Show’s producer reveals reasons for the appeal of Eliot Ness and company
The Untouchables, televised last year in two parts on Desilu Playhouse, turned out to be a sleeper – one of those rare shows to which that old publicity cliche “acclaimed by critics and public alike” applied accurately. It was so well-liked that ABC promptly ordered an hour-long series, a thought which 37-year-old executive producer Quinn Martin solemnly swears never entered his head at the time he was making the original.
Martin, a pleasant-looking man who talks quietly with a sort of half-smile, takes considerable pains to describe The Untouchables series for exactly what he thinks it is.
“Eliot Ness,” says Martin, “would be a bore if you just made him up. It would be sort of like a ballet form of good and evil, as depicted by the TV Western. The fact that Ness actually existed is the real stuff of this series.
“I don’t like the word ‘message’ per se,” he continues thoughtfully. “I think a soap box is a bore. We are concerned first with entertainment. But if, through this entertainment, we are able to leave a feeling, some kind of stimulation of thinking, then I think we can be of value both to our own industry and to the country.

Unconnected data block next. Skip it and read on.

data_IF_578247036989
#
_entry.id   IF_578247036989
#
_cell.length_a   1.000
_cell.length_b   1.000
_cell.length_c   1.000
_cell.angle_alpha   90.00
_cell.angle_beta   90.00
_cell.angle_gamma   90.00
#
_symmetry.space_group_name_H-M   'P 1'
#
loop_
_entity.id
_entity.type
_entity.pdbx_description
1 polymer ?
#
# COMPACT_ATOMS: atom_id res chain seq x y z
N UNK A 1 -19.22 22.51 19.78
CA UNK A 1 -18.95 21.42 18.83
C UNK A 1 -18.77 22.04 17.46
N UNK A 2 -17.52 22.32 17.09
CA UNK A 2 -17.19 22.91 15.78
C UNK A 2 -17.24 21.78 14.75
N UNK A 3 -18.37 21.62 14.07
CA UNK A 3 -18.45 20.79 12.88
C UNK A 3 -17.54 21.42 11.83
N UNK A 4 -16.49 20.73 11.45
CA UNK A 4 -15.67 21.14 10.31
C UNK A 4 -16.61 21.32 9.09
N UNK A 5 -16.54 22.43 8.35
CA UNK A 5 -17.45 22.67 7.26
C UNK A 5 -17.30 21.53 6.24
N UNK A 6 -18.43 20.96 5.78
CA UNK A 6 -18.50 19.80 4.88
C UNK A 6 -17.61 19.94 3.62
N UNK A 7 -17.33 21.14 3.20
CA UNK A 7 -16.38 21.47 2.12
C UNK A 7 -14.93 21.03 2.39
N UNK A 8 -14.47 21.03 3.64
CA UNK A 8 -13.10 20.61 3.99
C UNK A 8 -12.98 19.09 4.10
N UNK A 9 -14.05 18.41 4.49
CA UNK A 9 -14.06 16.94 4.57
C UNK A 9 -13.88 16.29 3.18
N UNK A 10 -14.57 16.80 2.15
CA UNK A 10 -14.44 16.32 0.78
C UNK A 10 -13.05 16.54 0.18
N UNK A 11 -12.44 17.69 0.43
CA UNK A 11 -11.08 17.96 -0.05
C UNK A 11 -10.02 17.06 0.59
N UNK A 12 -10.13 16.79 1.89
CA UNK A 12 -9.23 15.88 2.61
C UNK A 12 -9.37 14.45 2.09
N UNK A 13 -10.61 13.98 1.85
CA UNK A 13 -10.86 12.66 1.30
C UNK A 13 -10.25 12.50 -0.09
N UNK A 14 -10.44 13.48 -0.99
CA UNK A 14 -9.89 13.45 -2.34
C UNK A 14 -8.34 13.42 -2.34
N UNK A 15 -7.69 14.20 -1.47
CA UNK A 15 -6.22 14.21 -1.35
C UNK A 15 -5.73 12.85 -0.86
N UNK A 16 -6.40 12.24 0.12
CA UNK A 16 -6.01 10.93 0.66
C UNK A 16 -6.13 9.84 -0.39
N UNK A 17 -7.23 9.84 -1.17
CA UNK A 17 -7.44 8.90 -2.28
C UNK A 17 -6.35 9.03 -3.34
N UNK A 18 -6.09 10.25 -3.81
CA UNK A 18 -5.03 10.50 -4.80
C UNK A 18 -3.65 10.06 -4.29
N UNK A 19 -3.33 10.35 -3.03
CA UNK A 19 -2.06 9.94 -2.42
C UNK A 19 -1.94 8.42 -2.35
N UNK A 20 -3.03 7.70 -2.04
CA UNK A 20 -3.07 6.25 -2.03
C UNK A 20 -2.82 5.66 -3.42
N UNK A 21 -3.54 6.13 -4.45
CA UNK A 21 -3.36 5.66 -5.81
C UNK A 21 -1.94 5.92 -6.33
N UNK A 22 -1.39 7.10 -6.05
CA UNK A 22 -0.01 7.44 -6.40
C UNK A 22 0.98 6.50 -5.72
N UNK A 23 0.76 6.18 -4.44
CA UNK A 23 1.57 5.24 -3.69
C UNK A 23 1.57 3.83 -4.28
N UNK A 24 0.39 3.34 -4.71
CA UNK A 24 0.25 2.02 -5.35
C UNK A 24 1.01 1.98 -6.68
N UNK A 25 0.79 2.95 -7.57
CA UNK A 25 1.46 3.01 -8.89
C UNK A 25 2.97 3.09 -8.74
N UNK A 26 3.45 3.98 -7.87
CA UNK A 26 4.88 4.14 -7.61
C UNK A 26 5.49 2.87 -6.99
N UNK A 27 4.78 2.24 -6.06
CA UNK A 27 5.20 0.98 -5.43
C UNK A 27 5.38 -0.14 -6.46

“To do a show on crime for crime’s sake is as big a bore as the soap box. It is an unwritten law in TV that the bad man must wind up with his just deserts. In The Untouchables, without actually making it our primary purpose, we are showing why the bad man winds up as he does. It’s a cliche, but the man who lives by violence generally dies by violence, but not specifically because he lives by violence. He winds up defeated, in most instances, because there were and still are-men like Eliot Ness and what the newspapers called his ‘Untouchables’ – men of unquestioned integrity, who happened to believe implicitly in law and order and who couldn’t be bought over to any other way of thinking.